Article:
Collet wise turns into another thing depending on the runout needed but I’ll leave that alone unless someone wants me to go into it again.

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Wait a minute! You guys have machines that can accommodate the ER20 collets? The best my machine can handle is the ER11 collets. I would love to have a spindle that used a bigger collet, even possibly up to the 1/2 shank tools. Then I could buy across the board for both my regular rotor and spindle for my machine. Running these smaller shank bits can be a scare at times when worrying about breakage.

I have used some super tiny drill bits in metal machining and just accidentally dropping the bit on the ground would damage it enough to where it couldn’t be used. It was nerve racking work to most people that ran the job. I loved the challenge of using such a small drill.

I have also found that many of these China made 1/4 shank bits have poor core strength, and they tend to flexibility issues and also bending issues at the shank. This is another reason I don’t always like running the smaller shank bits when I realized that I bought some made in China. Waste of money if you ask me, but budgets still are an issue. Guess, purchasing a good quality bit at a higher price that will last longer and give one more of a peace of mind running would be worth it.

The cool kids w/ ER20 are owners of either Shapeoko HDMs, or who have fitted out 3rd party spindles which use that collet system.

I will note that both the ER-11 and Makita-style collets in Carbide Create Routers and VFDs and use up to 8mm collets, and that 8mm tooling is a marked improvement in rigidity over 1/4" (which itself was a sea change over the 1/8" tooling which we started w/ in the rotary tool which I had in my Shapeko 1) which I believe is worth exploring for folks who want to optimize material removal rates or surface finish.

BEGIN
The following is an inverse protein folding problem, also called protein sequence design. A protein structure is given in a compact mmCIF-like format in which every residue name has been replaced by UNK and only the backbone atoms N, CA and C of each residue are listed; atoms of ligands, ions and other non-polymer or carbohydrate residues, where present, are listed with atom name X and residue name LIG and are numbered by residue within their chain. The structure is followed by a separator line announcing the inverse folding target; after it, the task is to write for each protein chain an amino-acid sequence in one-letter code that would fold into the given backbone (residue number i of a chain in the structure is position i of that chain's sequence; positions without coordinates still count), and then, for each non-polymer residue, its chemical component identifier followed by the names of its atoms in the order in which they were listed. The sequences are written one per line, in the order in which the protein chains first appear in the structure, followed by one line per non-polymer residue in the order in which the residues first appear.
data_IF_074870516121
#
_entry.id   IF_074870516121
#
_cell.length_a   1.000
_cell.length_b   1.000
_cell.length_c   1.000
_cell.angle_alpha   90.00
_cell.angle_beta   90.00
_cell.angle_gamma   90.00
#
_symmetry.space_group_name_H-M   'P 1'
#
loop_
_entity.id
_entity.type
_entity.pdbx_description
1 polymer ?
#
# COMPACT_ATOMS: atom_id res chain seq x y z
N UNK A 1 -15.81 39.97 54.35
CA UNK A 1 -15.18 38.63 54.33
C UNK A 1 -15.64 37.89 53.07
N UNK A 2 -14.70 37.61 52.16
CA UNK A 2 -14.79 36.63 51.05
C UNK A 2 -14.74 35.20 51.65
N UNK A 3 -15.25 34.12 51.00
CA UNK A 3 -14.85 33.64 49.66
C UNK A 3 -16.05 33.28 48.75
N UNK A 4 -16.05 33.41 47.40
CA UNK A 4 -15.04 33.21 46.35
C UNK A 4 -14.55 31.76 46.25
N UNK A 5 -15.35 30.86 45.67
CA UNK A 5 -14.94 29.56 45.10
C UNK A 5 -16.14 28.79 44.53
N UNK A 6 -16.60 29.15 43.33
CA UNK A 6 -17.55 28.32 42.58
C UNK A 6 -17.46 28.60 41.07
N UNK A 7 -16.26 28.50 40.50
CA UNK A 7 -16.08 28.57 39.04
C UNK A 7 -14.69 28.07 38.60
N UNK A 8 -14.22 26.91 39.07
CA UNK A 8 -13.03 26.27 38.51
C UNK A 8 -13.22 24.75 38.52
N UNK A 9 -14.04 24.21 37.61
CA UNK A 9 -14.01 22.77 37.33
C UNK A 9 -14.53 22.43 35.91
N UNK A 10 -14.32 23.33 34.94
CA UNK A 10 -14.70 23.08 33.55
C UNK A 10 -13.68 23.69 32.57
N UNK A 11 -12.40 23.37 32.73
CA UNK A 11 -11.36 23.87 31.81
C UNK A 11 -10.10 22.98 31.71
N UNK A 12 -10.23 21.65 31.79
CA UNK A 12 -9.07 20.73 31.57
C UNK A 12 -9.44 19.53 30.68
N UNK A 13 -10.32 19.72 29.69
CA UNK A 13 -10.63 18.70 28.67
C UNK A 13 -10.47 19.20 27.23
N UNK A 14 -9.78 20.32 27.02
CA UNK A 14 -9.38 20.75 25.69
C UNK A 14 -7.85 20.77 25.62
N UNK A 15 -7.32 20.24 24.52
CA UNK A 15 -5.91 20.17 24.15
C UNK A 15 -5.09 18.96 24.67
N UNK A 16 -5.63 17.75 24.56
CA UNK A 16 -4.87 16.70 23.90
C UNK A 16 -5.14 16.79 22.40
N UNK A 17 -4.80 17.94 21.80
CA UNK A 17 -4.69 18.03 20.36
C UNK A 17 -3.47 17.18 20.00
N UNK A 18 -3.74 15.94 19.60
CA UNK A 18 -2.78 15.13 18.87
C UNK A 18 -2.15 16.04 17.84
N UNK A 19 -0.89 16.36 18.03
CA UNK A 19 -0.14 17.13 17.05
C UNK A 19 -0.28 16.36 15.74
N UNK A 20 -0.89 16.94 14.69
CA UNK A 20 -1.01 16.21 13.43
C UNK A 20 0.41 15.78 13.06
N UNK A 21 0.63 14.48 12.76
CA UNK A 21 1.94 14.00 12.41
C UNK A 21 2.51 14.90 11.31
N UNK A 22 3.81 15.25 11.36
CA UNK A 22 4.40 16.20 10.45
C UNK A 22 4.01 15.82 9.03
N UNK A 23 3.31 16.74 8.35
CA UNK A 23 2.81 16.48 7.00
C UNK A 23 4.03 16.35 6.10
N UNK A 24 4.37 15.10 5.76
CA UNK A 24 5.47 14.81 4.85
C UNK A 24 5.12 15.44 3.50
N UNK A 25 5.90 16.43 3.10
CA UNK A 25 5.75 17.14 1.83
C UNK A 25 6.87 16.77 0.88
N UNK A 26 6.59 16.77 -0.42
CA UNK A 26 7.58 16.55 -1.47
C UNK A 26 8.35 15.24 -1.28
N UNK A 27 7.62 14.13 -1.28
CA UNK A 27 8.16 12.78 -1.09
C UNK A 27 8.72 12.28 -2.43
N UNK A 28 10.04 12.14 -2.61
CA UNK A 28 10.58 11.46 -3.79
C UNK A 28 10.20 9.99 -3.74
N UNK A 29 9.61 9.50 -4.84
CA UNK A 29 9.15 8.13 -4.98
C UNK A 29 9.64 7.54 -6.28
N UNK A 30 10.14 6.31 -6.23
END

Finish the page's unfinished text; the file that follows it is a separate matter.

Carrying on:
8mm tooling is becoming popular for the Shaper Origin, and apparently Datron uses it a lot, and their high speed spindles seem to map to tooling which is suited to our machines.

We sell one such tool, the #603E McFly which is I believe worth the effort to use over the 1/4" version, and I had good luck w/ an 8mm tool w/ radius which I use for surfacing/facing off larger projects when I remember to dig it out.

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I don’t mind using the ER-11 collets and actually have bought some of the other sizes of ER-11 collets for holding tools between the 1/4 shanks to 1/8 shanks. I even have the smaller collets for everything down to a 1/32 size shank. I figured that when I want to do some of the finer detailed carvings and/or drilling holes pretty small, then I have the collets for such endeavors. I like having versatility with my machine and nothing more frustrating then to have a tool you want to add to the machine and can’t find a collet to hold it.

So, you are also saying that the ER-11 collets go bigger then the 1/4 shank tools? I’ll look into it, but there isn’t any reason to be purchasing a bunch of extra tools and collets until work picks up and orders are coming in more frequent. I know I must spend money to make money, but if no money is coming back in, then it is a waste to spend money.

My Shapeoko 5 Pro is an extension of my wood shop. That is why I bought it. I wanted to be able to add flourishes and enlayed detail that would be harder to do precisely by hand. The machine also makes for good added details to trims, doors, and carved projects that can add value and detail. But adding these details sometimes with smaller tools because of size limitations can prove to be quite challenging.